Cosmo: An Oral History of the Viral Dance

Story by Elisa Huhem. Graphic by Gabby Stockard. Video by Sarah Houssian.

What can we learn about iconic moments in BYU sports from the people who were actually there in the moment? The Daily Universe is creating a series of oral histories to do just that.


On Oct. 6, 2017, BYU Football played Boise State at LaVell Edwards Stadium. Cosmo came out and performed with the Cougarettes during the first quarter timeout and a video of the performance soon went viral with millions of views on social media. The performance changed the Cosmo brand forever. This is the oral history of Cosmo: The Dance.


Part I: The Dance is Born

Charlie Bird (Cosmo): I don’t know if it’s possible to feel confident at Cosmo tryouts. I felt out of place and I was worried because I was gay, and at the time I didn’t want anyone to know. Essentially, the way Cosmo tryouts are set up is they try to physically destroy you before tryouts even start. I tried really hard to fit in and tone down anything that could be perceived as gay. So when the dancing portion came around, which was what I was most excited for, I didn’t dance or do anything that I actually know how to do — just the bare minimum to prove that I had rhythm. I didn’t make the team officially, and for that year I was the coach’s assistant and no one really knew that I could dance because I hid it. 

Bird: I would do a couple of small events, but I wasn’t the main Cosmo. (My journey to dancing Cosmo) started the year before; 2016 was the first time I danced with the Cougarettes. I’ve always been a dancer, and every time I’d be helping on the field — bringing water or carrying towels — I would watch the Cougarettes and think, “I can do that. I know I can do that.”

Bird: The Cougarettes posted a video on Instagram and I just learned the choreography. I went to one of their practices and I don’t know where I got this confidence, but I was super bold.

Emry Wride (Cougarette Captain/Choreographer): He taught himself a Cougarette timeout and then showed up to our coach and was like “I know this dance. I’m Cosmo. Let me dance it with you guys.”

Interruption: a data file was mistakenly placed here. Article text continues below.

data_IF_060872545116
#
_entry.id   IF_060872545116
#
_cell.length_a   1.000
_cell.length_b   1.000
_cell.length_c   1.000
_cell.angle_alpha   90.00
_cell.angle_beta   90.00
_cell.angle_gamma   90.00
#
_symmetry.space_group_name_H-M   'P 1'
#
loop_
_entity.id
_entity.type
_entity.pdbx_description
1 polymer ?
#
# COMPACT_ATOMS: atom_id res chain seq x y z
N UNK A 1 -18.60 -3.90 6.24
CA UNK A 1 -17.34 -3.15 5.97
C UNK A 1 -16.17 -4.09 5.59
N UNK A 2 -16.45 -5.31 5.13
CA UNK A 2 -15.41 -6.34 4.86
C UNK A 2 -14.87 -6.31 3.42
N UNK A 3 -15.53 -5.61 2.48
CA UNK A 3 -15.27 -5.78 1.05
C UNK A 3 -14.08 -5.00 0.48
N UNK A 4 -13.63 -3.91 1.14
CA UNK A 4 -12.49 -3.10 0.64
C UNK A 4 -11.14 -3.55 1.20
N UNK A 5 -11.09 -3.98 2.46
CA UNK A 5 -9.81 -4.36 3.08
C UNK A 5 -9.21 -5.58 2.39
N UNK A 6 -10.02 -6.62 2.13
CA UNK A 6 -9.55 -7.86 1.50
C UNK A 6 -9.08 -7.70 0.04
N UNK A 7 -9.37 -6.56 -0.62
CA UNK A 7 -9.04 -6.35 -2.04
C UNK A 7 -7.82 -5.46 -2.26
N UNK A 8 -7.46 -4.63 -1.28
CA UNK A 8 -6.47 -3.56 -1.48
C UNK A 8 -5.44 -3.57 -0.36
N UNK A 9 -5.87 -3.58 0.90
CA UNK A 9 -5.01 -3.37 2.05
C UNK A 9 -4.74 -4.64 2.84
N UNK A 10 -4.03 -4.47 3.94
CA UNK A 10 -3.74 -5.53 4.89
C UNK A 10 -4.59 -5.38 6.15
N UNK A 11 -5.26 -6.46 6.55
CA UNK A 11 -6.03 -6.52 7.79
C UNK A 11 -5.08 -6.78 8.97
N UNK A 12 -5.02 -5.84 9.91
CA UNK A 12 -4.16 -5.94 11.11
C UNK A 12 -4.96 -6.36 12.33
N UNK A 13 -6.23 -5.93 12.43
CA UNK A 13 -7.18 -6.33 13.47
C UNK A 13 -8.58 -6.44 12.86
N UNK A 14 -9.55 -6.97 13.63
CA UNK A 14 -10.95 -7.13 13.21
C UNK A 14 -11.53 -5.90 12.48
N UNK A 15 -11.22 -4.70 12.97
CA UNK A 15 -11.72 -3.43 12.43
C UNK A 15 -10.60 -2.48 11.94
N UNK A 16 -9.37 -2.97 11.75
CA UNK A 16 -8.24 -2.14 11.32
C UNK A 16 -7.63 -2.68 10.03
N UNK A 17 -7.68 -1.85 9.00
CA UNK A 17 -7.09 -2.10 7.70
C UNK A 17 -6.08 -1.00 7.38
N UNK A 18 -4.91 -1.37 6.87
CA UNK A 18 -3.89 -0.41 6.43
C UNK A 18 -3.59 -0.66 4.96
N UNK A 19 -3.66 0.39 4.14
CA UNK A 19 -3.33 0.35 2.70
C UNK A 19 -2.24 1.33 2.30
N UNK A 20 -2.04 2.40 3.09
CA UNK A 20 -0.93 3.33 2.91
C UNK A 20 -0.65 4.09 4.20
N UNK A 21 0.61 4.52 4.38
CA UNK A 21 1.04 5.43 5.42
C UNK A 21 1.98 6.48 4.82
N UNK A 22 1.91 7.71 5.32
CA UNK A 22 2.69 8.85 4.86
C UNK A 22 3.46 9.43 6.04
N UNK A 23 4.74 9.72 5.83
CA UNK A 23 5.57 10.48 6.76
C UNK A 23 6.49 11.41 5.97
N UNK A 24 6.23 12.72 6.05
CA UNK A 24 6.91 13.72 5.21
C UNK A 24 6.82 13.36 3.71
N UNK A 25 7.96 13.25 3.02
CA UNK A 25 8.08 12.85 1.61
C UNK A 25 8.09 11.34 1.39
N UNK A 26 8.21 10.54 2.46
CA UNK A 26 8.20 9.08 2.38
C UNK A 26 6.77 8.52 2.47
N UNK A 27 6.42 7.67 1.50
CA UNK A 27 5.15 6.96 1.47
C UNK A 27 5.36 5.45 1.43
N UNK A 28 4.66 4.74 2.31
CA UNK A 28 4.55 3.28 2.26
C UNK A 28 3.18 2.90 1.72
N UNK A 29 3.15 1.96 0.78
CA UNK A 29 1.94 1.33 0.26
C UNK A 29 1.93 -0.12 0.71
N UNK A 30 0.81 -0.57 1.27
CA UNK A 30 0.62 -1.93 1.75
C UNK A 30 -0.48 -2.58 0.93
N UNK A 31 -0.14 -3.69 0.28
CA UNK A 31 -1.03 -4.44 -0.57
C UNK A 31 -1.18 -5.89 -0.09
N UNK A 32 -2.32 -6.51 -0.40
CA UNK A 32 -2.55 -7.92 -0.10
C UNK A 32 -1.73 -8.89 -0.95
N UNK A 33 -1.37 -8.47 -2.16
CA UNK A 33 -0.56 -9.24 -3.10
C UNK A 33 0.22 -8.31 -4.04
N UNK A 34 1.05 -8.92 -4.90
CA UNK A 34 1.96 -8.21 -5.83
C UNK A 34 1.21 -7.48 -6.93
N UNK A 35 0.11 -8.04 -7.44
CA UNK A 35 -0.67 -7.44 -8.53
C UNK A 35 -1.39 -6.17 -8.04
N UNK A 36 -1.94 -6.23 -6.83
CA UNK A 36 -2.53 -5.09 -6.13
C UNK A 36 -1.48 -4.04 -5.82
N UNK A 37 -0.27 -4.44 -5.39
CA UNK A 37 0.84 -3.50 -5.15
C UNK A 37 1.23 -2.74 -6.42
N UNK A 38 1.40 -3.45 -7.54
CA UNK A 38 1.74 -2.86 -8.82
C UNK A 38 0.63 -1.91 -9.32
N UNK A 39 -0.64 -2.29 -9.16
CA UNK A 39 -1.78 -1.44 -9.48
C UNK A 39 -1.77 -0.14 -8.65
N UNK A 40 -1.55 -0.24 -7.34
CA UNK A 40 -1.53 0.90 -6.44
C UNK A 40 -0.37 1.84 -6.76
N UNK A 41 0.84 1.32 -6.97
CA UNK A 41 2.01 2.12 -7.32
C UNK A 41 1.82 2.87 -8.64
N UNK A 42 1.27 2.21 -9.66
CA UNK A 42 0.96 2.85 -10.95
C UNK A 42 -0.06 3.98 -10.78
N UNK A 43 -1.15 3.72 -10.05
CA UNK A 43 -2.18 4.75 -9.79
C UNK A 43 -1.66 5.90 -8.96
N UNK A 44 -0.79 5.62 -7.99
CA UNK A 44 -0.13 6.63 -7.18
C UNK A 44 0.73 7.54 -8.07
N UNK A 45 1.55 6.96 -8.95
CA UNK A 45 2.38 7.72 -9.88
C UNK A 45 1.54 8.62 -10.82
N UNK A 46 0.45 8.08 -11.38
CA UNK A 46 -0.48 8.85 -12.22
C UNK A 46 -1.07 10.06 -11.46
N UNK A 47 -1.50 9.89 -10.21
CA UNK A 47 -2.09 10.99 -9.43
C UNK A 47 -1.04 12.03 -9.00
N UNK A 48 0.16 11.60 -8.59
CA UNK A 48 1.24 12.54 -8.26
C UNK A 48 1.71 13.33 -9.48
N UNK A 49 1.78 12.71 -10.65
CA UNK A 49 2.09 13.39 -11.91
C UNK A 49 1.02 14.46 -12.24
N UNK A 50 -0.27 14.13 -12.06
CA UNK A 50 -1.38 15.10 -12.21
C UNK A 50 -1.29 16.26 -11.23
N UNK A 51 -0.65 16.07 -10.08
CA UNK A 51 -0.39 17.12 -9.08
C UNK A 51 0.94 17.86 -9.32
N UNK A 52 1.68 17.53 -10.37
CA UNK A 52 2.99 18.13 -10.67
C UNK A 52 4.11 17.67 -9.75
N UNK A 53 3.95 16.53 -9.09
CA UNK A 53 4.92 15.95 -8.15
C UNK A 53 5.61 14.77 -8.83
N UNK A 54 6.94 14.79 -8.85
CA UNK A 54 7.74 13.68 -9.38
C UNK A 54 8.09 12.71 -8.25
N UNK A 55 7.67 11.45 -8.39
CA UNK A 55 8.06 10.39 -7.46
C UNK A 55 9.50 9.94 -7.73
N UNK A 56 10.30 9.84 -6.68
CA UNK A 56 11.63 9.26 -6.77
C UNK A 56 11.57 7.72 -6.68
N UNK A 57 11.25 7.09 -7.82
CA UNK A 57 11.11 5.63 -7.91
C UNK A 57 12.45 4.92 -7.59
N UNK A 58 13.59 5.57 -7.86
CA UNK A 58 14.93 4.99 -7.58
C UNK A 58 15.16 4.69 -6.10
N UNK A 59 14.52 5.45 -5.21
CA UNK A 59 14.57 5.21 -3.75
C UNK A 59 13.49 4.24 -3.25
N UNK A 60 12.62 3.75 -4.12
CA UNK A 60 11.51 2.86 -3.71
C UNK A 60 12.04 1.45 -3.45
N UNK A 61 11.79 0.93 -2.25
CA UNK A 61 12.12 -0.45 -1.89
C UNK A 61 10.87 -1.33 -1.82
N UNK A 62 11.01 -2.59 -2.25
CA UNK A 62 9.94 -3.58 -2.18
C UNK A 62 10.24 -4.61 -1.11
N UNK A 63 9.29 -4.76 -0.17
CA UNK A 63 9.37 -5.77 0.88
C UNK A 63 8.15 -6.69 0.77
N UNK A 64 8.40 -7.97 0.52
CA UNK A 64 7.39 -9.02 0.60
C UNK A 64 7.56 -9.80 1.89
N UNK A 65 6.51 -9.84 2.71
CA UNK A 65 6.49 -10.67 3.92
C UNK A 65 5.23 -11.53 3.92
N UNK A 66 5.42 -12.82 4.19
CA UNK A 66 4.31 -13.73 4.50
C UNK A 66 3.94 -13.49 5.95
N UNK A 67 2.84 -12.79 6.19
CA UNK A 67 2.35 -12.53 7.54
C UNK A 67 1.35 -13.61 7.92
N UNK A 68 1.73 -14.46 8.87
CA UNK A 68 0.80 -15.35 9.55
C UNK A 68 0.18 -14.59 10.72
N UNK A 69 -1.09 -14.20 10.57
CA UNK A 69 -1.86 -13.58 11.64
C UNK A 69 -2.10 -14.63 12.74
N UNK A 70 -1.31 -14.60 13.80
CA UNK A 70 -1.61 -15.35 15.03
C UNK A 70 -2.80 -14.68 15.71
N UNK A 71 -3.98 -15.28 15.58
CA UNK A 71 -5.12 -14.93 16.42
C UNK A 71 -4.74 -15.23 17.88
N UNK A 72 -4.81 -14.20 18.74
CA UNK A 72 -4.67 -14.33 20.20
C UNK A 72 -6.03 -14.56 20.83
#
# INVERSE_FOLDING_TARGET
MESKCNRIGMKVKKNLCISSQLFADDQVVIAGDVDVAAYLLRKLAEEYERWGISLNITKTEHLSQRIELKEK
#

Bird: I felt like we were in some sort of chick flick video where they were like, “Alright, line up, ladies,” and I walked over there. And I’m like, “OK,” because I knew the choreography.  And then afterward, everyone was like, Oh my gosh, he knows the choreography. And after that I proved myself.

Nicole Quesenberry (Cougarette Captain/Choreographer): Charlie was amazing because he was so passionate about it. He learned it and had it down to a T on his own. 

Jodi Maxfield (Cougarette Coach): We had done performances with Cosmo in the past, but it’s dependent on if there’s a Cosmo that can keep up with the Cougarettes.

Bird: I wasn’t in the suit the first time I went in and the coach saw me dance. Then she talked to my coach and was like, “we need to get him for the football game.”

David Eberhard (Cosmo’s Coach): I’ve been a professional mascot in my days. And I’ve done dances with dance squads, but I don’t know if I’ve ever seen anybody work as hard or take the time that Charlie has. 

Maxfield: Charlie’s work ethic is second to none, he works really hard and he wouldn’t accept not being as good as the Cougarettes.

Bird: What a heist, right? I really just tricked my way into becoming Cosmo.


Part II: The Lead-Up

Bird: The first go around (in 2016), we did a dance and it got pretty popular. Then the second year (in 2017), I knew some of the girls and I explained to them what looks good in the suit, and we did more of a collaborative dance. They choreographed it around the way I moved in the Cosmo suit.

Wride: We knew that we wanted to do a timeout with Cosmo. And we knew that it was probably going to be big if we did it. 

Wride: That next year, Charlie reached out to me again and was like, “let’s do it again. Let’s collaborate.” I got familiar with the way that he moved, and he started to get our style, and we just meshed really well together.

Wride: We had been searching for hours for all these songs and we heard “Rolex” (by Ayo and Teo) over the summer. We brought it up to our coach, and we were like, “We don’t love it, but it’s really the only song that we have right now.” 

Bird: I hate the song. I’ve just always been annoyed by the song. It’s really catchy and that’s probably why I hate it.